So, you opt for reaching out directly through social media, which allows you to message them directly without notifying anyone else…
Suddenly, a response.
The candidate pops up saying they were fine, that they hadn’t meant to worry anyone but hadn’t realised responding was important.
Despite the 3 days of messages which were deliberately left to prompt a response. Clearly indicating the potential interview which was to be scheduled from 2 days ago?
Bizarre is one thing that springs to mind. Is it a different generation thing? Perhaps a lack of awareness? No matter how you feel about recruiters, you are engaging someone services, their time and effort to source job opportunities for yourself.
It’s not my ego which is bruised, it’s your reputation you’re tarnishing in what is essentially a relatively small industry. Do this too many times and you’ll begin to burn bridges.
There are of course exceptions to the rule and sometimes there is a good reason to vanish for a few days. Perhaps illness, unexpected surgery, kidnapping, alien abduction or similar. Otherwise, I have to say you are just plain rude, disorganised or unprofessional.
Again, I am not talking about a cold calling, one-off discussion. I am specifically speaking about when a series of job opportunities have been lined up and you’re in the final stages of discussing interview details.
An excuse that they’ve been busy and hadn’t thought it important to return the voicemail, text, or call doesn’t wash I’m afraid. Really? Too busy to drop a one-liner saying ‘I’m busy but will get back to you soon’?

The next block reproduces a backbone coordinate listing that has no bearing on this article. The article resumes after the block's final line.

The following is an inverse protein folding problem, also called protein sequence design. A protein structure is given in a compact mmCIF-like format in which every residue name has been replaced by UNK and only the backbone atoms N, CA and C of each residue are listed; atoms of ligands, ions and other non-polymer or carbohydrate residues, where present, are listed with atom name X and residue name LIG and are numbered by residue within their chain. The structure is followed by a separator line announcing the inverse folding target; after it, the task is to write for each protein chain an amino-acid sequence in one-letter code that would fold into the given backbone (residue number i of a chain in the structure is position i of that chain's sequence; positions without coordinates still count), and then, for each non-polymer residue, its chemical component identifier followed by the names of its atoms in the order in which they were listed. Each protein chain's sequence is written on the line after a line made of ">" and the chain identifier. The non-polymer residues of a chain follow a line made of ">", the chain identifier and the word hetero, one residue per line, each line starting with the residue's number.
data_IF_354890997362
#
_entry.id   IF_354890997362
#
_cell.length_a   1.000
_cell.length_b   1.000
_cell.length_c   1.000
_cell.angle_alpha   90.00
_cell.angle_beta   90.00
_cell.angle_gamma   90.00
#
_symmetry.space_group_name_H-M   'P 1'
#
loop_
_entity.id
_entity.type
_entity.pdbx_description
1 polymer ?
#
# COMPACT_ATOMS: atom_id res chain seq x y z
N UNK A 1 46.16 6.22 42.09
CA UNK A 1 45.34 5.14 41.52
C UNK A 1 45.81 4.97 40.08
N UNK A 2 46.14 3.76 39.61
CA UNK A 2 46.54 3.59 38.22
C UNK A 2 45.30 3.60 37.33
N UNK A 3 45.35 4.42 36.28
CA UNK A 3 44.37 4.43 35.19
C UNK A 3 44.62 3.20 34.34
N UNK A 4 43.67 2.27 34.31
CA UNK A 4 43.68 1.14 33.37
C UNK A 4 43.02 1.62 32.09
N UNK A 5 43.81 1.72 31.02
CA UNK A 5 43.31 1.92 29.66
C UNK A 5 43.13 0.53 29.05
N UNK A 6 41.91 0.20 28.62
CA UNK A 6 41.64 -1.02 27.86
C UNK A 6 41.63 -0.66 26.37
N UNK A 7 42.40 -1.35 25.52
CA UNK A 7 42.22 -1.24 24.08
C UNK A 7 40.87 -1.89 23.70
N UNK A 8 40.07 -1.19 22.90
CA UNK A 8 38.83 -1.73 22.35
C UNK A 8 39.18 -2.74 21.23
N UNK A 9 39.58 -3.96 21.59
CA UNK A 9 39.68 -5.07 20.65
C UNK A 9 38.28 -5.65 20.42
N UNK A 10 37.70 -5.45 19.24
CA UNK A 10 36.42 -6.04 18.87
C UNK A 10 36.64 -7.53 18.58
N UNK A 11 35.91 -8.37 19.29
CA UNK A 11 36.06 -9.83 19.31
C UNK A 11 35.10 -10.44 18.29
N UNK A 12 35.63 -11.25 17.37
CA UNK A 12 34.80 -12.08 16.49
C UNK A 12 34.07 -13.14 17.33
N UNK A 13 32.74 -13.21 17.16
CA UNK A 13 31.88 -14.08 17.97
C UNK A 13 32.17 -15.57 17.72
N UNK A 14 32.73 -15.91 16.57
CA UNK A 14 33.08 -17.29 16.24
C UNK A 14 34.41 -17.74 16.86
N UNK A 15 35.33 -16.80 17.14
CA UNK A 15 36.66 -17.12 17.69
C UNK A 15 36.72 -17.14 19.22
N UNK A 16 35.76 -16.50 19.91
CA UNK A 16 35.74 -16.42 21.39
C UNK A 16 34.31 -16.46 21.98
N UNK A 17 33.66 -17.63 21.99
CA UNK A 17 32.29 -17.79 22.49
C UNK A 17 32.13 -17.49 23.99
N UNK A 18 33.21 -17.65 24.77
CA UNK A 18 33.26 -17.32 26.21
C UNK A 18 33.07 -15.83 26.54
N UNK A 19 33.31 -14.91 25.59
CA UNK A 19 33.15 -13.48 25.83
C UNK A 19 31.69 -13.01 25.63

Amazing after I’ve spent time with you, used my resources to introduce you to job opportunities which are in your locality, offer career progression, great environment, significant financial rewards and more.
We had already discussed this on the phone and with your agreement I went to my clients telling them how great you are.
So easy to burst that bubble, better to pull out now based on the intuition that all is not well, that I’m not convinced of your integrity or professional courtesy.
Seen in the many testimonials which clockworkTalent publish with pride, our team have been helping source exceptional talent for many years now.
The upshot is this elusive behaviour is not common.
We really enjoy helping employers source great talent for the many types of jobs throughout digital and the flip side is we get to work with hundreds (if not 1,000’s) of amazing people to find exceptional jobs and career moves!
If I can offer a few words of advice when job hunting it would be…
“don’t blow your chances by behaving unprofessionally as you’ll quickly lose your reputation – it’s such a small industry, everyone does know everyone”.
I’ve allowed my fingers to have this rant in the hope it helps job seekers who perhaps are at the start of their careers and yet to start sending applications.
Remember that old saying… treat those around you as you’d like to be treated yourself. Have the courtesy to return a call.
The recruitment profession is like estate agency in many ways. Everyone loves to hate them but remember, they’re all human and yes, I agree there are lots of bad ones. But if you’ve found yourself a great recruiter who takes the time to get to know you, it’s a really good thing to pick up the phone speak, develop that relationship.
* Subject to terms and conditions.
If you are currently job seeking or looking to hire talented digital marketing professionals into your business, please do get in touch with me, Natasha on 0203 7514108 or email natasha@clockworkTalent.com.